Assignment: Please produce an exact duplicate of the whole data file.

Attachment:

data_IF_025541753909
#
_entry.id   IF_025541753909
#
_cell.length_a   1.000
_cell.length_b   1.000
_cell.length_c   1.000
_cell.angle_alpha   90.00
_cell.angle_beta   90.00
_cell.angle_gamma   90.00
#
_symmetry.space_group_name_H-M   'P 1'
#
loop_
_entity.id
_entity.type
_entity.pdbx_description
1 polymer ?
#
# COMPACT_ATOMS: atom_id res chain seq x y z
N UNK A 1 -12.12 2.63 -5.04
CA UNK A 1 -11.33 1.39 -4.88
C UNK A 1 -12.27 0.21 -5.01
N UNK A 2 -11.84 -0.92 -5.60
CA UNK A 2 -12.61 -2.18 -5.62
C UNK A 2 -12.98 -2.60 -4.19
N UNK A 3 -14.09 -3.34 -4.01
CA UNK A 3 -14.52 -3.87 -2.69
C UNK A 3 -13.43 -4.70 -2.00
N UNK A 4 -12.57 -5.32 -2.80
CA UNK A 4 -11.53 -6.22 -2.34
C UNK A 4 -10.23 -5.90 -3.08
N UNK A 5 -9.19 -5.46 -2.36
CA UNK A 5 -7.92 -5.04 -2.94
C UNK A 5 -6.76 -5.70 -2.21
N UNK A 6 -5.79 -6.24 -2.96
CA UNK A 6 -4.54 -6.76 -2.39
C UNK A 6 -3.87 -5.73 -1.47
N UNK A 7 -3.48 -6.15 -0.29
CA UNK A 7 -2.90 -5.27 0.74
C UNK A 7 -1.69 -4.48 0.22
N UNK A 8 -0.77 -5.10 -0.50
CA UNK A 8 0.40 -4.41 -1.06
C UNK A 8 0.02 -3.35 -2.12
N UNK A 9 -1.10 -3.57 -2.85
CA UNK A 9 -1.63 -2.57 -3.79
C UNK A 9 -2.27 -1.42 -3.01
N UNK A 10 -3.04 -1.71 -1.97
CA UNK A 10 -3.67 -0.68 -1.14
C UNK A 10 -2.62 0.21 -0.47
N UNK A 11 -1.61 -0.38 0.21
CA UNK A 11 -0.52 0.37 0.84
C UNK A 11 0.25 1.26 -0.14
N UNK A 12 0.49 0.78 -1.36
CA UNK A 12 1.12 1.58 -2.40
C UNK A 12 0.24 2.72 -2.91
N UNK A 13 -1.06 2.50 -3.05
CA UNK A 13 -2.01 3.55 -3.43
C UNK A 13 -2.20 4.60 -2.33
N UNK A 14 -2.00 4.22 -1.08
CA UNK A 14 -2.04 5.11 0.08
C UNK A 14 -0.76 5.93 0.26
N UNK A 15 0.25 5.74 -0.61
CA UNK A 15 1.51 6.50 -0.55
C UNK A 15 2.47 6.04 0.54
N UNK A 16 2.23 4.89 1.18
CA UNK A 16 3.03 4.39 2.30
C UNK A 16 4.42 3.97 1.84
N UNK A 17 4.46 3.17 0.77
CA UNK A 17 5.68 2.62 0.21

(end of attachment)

data_IF_025541753909
#
_entry.id   IF_025541753909
#
_cell.length_a   1.000
_cell.length_b   1.000
_cell.length_c   1.000
_cell.angle_alpha   90.00
_cell.angle_beta   90.00
_cell.angle_gamma   90.00
#
_symmetry.space_group_name_H-M   'P 1'
#
loop_
_entity.id
_entity.type
_entity.pdbx_description
1 polymer ?
#
# COMPACT_ATOMS: atom_id res chain seq x y z
N UNK A 1 -12.12 2.63 -5.04
CA UNK A 1 -11.33 1.39 -4.88
C UNK A 1 -12.27 0.21 -5.01
N UNK A 2 -11.84 -0.92 -5.60
CA UNK A 2 -12.61 -2.18 -5.62
C UNK A 2 -12.98 -2.60 -4.19
N UNK A 3 -14.09 -3.34 -4.01
CA UNK A 3 -14.52 -3.87 -2.69
C UNK A 3 -13.43 -4.70 -2.00
N UNK A 4 -12.57 -5.32 -2.80
CA UNK A 4 -11.53 -6.22 -2.34
C UNK A 4 -10.23 -5.90 -3.08
N UNK A 5 -9.19 -5.46 -2.36
CA UNK A 5 -7.92 -5.04 -2.94
C UNK A 5 -6.76 -5.70 -2.21
N UNK A 6 -5.79 -6.24 -2.96
CA UNK A 6 -4.54 -6.76 -2.39
C UNK A 6 -3.87 -5.73 -1.47
N UNK A 7 -3.48 -6.15 -0.29
CA UNK A 7 -2.90 -5.27 0.74
C UNK A 7 -1.69 -4.48 0.22
N UNK A 8 -0.77 -5.10 -0.50
CA UNK A 8 0.40 -4.41 -1.06
C UNK A 8 0.02 -3.35 -2.12
N UNK A 9 -1.10 -3.57 -2.85
CA UNK A 9 -1.63 -2.57 -3.79
C UNK A 9 -2.27 -1.42 -3.01
N UNK A 10 -3.04 -1.71 -1.97
CA UNK A 10 -3.67 -0.68 -1.14
C UNK A 10 -2.62 0.21 -0.47
N UNK A 11 -1.61 -0.38 0.21
CA UNK A 11 -0.52 0.37 0.84
C UNK A 11 0.25 1.26 -0.14
N UNK A 12 0.49 0.78 -1.36
CA UNK A 12 1.12 1.58 -2.40
C UNK A 12 0.24 2.72 -2.91
N UNK A 13 -1.06 2.50 -3.05
CA UNK A 13 -2.01 3.55 -3.43
C UNK A 13 -2.20 4.60 -2.33
N UNK A 14 -2.00 4.22 -1.08
CA UNK A 14 -2.04 5.11 0.08
C UNK A 14 -0.76 5.93 0.26
N UNK A 15 0.25 5.74 -0.61
CA UNK A 15 1.51 6.50 -0.55
C UNK A 15 2.47 6.04 0.54
N UNK A 16 2.23 4.89 1.18
CA UNK A 16 3.03 4.39 2.30
C UNK A 16 4.42 3.97 1.84
N UNK A 17 4.46 3.17 0.77
CA UNK A 17 5.68 2.62 0.21